In a new move by the Taliban, girls over 12 years old have been banned from schooling despite being in primary schools in Kandahar province in southern Afghanistan, students and their parents confirmed.
The decision comes as secondary schools are closed for girls for more than a year since last September.
Based on figures provided by sources and students, at least 100 girls aged over 12 years old have been banned from schooling in different schools in the city of Kandahar and two nearby districts.
Those who have been ousted from their classes are in grade 5 and grade 6, or fifth and sixth year, at school. The decision has been implemented in the last two weeks.
Kochai, a fifth-year student at a school in District 3 of Kandahar city, said the Taliban told her she cannot go to school due to being over 12 years of age.
“All our teachers are women. Despite being in primary schools, we wear hijab when going to school. Why are we not allowed to go to school? What is the reason?” she asked.
Razia, another student from Ghara village in Daman district near the city of Kandahar, said she was in grade 5 and was sent home for being over 12 years old.
But she added that she will continue her studies as such attempts will not stop her from getting an education.
Razia has been admitted to a private training center to continue studying some school subjects. She asked the Taliban to reopen all secondary schools for girls.
Secondary schools for girls are closed for more than a year, depriving at least 1.1 million girls of schooling, according to UN figures.
Ghulam Haidar, a resident of Kandahar city, said that he has no idea why the Taliban is depriving girls of schooling under different excuses.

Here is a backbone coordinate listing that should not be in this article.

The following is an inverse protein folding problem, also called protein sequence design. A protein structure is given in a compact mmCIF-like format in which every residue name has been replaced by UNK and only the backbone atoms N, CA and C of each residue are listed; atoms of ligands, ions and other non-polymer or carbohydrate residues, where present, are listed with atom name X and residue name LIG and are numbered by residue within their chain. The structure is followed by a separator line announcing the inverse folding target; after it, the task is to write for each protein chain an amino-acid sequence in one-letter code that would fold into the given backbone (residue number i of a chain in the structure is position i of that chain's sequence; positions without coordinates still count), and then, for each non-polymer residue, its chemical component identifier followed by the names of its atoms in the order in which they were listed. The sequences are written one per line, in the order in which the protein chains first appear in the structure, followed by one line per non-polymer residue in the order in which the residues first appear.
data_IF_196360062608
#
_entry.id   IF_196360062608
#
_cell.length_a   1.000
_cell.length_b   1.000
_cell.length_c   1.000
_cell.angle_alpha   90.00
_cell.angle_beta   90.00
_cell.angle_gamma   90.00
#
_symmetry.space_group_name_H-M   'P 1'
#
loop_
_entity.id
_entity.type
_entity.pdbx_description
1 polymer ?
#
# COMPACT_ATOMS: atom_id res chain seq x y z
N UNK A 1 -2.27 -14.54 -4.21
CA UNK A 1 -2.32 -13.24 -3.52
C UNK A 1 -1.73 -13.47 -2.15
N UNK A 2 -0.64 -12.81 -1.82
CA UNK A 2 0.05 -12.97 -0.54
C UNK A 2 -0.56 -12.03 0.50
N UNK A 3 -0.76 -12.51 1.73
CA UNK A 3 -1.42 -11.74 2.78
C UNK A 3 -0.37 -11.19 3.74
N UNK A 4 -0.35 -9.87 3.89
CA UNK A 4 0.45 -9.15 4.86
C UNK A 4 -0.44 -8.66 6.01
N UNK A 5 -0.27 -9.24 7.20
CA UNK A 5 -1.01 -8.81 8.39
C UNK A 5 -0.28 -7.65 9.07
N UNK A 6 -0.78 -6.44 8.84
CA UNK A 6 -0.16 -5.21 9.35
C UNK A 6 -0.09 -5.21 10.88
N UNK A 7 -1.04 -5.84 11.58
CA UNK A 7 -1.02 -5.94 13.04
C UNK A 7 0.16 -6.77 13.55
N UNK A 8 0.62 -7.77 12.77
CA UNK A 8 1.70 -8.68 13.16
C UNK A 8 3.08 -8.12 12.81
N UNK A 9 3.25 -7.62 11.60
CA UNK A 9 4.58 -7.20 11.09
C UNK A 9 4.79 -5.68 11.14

“Members of this society must not be prevented from education deliberately. We need women in our society as well. They closed secondary schools, first. And now, they are depriving primary school girls of education. This is regretting and it is a damage to society,” he said.
Taliban confirmed the matter and reiterated the implementation of the decision.
Fakhruddin Naqshbandi, head of the Taliban for Kandahar education directorate said that some female students in primary schools below grade six who are elder have been ousted from schools based on a legitimate order.
Naqshbandi said these girls will be allowed to go back to school once secondary schools are reopened for girls in the country.
The Taliban’s decision of closing secondary schools has faced harsh reactions from Afghans as well as the international community, but the group has continued to insist on its implementation, saying that a new mechanism will be introduced for the return of girls to schools.
This comes as Taliban’s deputy foreign minister Sher Mohammad Abbas Stanekzai at a gathering in Kabul on Tuesday, Sept. 27, stressed the need for reopening of secondary schools for girls and said there is no legitimate reason for keeping the schools closed.